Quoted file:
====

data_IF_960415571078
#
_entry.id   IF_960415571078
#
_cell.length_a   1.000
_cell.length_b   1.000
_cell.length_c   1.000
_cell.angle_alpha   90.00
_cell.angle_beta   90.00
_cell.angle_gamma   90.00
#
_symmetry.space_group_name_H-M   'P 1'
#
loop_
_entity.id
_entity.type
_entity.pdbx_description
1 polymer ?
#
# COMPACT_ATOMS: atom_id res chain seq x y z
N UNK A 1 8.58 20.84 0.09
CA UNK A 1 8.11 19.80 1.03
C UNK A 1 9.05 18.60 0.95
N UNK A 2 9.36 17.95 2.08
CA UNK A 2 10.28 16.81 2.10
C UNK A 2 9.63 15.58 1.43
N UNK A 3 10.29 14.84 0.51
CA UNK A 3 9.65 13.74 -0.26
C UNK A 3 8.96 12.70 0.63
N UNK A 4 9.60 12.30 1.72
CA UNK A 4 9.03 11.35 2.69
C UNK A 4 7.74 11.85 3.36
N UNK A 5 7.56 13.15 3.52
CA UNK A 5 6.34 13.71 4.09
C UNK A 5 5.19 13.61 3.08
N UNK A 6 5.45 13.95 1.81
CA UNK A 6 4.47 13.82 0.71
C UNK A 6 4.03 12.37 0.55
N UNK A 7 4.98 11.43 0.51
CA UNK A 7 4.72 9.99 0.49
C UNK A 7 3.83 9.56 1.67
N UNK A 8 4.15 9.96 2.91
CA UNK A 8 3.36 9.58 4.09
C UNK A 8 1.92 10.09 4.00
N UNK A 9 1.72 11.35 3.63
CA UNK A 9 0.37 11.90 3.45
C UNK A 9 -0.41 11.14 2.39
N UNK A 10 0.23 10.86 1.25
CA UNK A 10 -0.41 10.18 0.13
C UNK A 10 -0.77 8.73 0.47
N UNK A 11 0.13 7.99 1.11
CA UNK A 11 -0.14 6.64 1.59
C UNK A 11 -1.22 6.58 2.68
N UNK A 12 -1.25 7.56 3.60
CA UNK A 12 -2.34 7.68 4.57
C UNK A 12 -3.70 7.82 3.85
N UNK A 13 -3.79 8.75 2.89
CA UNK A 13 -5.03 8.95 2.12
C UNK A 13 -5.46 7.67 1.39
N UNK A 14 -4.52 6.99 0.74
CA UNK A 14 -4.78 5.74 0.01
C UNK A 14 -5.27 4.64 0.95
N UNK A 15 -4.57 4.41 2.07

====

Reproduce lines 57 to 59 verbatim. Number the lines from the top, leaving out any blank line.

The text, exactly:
N UNK A 13 -3.79 8.75 2.89
CA UNK A 13 -5.03 8.95 2.12
C UNK A 13 -5.46 7.67 1.39